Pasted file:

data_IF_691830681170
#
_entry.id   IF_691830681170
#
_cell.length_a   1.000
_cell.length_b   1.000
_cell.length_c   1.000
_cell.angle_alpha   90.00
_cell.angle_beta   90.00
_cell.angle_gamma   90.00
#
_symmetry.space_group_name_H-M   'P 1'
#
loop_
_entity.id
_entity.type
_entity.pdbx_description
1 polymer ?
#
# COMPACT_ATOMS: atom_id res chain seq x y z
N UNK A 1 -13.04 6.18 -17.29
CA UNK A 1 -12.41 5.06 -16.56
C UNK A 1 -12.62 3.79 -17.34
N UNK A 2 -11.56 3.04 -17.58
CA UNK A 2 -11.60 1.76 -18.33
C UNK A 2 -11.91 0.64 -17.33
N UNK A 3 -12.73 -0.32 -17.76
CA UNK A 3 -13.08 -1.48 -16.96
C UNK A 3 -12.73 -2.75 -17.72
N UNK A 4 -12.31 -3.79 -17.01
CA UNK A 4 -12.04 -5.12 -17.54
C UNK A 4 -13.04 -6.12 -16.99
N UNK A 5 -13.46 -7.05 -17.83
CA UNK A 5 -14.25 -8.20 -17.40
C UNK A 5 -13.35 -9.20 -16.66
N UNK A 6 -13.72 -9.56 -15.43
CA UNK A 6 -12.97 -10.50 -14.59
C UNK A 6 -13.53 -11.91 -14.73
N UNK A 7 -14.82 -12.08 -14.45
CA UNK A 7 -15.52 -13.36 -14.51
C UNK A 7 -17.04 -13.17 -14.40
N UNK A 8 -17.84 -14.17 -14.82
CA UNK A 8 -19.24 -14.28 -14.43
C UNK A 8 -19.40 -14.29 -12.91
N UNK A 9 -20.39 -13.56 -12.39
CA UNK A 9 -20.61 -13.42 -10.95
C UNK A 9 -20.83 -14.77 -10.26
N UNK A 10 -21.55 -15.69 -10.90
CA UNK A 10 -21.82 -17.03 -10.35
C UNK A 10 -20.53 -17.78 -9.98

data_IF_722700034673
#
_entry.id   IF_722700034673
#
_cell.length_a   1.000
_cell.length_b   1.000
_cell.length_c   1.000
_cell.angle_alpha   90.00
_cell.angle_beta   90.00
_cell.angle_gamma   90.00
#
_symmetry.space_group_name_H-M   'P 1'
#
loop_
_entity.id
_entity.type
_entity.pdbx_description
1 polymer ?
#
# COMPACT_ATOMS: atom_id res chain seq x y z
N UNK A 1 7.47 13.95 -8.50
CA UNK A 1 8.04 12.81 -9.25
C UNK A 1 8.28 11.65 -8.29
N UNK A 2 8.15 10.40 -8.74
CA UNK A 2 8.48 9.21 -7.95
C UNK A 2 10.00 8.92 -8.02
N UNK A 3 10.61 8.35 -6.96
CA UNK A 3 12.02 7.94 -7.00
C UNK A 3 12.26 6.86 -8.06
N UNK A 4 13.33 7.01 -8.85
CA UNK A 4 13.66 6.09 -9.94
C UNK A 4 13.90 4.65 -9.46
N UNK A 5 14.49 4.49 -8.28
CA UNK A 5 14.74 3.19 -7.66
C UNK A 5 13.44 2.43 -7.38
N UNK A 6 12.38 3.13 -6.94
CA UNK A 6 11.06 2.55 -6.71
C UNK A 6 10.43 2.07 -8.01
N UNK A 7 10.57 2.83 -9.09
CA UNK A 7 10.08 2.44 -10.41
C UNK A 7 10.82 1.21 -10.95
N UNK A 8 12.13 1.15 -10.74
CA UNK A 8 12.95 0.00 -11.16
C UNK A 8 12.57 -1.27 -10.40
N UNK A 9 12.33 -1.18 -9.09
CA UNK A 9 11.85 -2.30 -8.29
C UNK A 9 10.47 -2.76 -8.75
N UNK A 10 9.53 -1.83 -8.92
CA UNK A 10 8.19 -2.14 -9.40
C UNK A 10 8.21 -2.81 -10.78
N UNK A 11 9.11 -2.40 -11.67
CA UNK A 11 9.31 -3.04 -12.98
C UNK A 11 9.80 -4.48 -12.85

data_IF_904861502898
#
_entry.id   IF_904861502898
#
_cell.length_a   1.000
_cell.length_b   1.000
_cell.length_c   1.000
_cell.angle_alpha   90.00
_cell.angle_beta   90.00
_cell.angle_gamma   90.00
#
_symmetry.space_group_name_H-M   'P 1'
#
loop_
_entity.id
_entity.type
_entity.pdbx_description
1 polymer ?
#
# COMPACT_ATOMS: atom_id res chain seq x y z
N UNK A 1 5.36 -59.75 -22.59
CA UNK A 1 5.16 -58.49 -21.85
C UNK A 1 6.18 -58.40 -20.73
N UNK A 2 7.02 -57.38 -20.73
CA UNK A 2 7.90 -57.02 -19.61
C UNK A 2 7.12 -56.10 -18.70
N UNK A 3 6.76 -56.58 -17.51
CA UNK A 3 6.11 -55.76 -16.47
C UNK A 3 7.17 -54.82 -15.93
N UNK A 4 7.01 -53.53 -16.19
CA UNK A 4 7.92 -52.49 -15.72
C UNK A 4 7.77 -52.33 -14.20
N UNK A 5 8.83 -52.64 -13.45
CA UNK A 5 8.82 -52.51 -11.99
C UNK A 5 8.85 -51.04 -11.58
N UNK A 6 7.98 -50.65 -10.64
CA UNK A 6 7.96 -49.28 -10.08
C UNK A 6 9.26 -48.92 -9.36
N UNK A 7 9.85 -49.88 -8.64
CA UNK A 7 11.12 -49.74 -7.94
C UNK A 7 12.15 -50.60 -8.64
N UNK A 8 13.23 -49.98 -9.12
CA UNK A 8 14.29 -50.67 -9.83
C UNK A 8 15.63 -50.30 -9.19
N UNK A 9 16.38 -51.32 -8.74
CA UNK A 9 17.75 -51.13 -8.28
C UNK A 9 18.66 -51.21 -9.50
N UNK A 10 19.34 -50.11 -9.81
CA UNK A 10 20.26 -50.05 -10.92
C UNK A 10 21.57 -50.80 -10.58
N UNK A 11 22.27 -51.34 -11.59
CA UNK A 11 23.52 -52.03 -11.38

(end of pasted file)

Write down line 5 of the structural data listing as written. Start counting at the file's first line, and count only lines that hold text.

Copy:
_cell.length_a   1.000